There are many man-made formulas for peace of mind, but none is so effective as the command of God to be thankful. Paul in writing to the church at Colossae encouraged the believers with these words:
“Let the peace of God rule in your hearts, to the which also ye are called in one body; and be ye thankful.” Colossians 3:15
Once a year in the United States the President sets aside a day for thanksgiving. He calls upon the people of the nation, as he did in a recent proclamation, to consider the “richness of our blessings,” “our bountiful harvests,” “our productivity of goods abundant,” and the privilege “to walk as free men unafraid.” Thanksgiving Day Proclamation, Harry S. Truman, 1948. It is good to remind ourselves of such things once a year. But it is far better to set a time each day to ponder the things for which we should be thankful.
The spirit of thankfulness is like a tonic. It causes one to lift his head, to walk more erect. It smooths the ruffled brow, and places a smile upon the countenance. “Nothing tends more to promote health of body and of soul than does a spirit of gratitude and praise.” The Ministry of Healing, 251.
Thus we are admonished by the prophet Samuel, “Consider how great things He hath done for you” (1 Samuel 12:24); and our hearts should respond as did the psalmist, “The Lord hath done great things for us; whereof we are glad” (Psalm 126:3).
Just the uttering of praise and thanks sends the blood coursing through one’s veins faster, cleansing out the impurities of the mind and the heart, and giving health to the bones.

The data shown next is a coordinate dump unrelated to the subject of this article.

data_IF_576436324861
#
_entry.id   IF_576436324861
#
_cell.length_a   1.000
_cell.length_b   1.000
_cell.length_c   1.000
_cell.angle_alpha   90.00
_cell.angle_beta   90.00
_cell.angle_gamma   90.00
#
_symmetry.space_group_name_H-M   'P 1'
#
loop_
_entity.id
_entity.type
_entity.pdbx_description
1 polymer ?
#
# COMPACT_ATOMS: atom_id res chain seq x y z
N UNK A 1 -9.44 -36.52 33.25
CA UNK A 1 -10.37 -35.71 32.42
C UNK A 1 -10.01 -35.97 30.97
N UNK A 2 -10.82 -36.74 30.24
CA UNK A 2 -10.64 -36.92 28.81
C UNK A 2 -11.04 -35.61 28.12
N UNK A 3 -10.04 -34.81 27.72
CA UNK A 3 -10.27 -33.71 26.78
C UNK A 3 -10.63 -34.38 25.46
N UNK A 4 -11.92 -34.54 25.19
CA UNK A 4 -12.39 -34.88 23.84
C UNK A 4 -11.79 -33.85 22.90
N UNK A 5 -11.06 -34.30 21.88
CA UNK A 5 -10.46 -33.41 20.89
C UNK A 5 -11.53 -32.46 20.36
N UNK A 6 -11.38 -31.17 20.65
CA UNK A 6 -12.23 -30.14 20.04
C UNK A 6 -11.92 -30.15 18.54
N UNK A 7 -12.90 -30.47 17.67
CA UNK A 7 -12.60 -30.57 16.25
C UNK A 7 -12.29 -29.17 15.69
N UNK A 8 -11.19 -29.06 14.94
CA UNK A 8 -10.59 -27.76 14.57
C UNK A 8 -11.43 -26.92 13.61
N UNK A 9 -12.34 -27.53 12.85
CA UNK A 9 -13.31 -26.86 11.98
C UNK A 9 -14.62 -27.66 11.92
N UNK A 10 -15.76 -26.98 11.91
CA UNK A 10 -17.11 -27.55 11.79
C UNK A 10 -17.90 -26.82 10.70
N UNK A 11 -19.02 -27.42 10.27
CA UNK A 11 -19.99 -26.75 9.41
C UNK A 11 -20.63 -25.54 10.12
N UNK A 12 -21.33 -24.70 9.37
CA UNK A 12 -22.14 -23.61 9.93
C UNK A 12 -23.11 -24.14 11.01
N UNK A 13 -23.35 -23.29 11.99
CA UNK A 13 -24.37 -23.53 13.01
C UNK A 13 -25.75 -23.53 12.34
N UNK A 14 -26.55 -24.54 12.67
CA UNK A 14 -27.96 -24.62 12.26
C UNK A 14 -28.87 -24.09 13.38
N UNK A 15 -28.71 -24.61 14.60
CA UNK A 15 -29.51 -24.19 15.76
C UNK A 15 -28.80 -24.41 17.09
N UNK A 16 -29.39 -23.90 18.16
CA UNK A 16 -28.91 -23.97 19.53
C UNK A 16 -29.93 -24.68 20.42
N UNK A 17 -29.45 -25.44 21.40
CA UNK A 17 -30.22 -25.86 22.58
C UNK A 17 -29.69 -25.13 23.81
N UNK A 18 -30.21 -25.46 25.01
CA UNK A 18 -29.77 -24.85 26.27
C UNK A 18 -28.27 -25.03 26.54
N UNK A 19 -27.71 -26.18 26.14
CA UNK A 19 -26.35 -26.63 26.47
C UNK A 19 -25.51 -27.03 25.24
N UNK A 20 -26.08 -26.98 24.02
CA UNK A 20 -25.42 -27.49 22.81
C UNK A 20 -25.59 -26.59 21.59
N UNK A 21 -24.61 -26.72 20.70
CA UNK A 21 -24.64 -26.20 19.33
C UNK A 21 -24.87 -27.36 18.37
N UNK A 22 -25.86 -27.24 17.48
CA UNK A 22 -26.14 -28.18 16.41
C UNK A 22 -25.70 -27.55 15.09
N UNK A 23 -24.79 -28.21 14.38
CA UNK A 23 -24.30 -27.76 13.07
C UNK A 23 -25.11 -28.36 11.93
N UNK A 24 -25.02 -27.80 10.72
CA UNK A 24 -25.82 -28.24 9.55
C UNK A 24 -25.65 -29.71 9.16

Again we are told, “It is a positive duty to resist melancholy, discontented thoughts and feelings—as much a duty as it is to pray.” The Ministry of Healing, 251.
Certainly we have much to be troubled about, for there never was a time when so many demands were made upon us. Life becomes more and more complicated and uncertain every day. We seem to be hedged about by unpleasant events over which we have no control. We often feel disconcerted in the face of issues that must be settled without delay. How can we remain calm and collected in such a time as this?
The best way to do it is to have a background of confidence that we have an Almighty Helper at our side every moment, and that He will not permit any circumstance to overwhelm us. We need constantly to remind ourselves of this, and be thankful for it. This is what Paul meant when he wrote the words quoted before. Weymouth’s translation reads:
“Let the peace which Christ gives settle all questionings in your hearts, to which peace indeed you were called as belonging to His one Body; and be thankful” (Colossians 3:15, literal translation).
The consciousness that we are not alone in the daily conflict, that we belong to a body of people who are called to peace through Christ, tempers every trial and helps to settle all our questionings. This is one of the greatest blessings that the Christian way of life has to offer. We not only look forward to the day of salvation, when we shall be delivered wholly from earthly conflicts, but we are promised daily deliverances here and now. That is why Christ bade us pray, “Deliver us from evil” (Matthew 6:13). This freedom comes not by its removal, for this is impossible in an evil world, but by God making evil powerless over us, even as rain is repelled by a waterproof garment. We can then say with Paul, “None of these things move me” (Acts 20:24).
How thankful we should be for these spiritual blessings that moderate the trials of life. And the more we are thankful for them, the more they can do for us. Of this we read: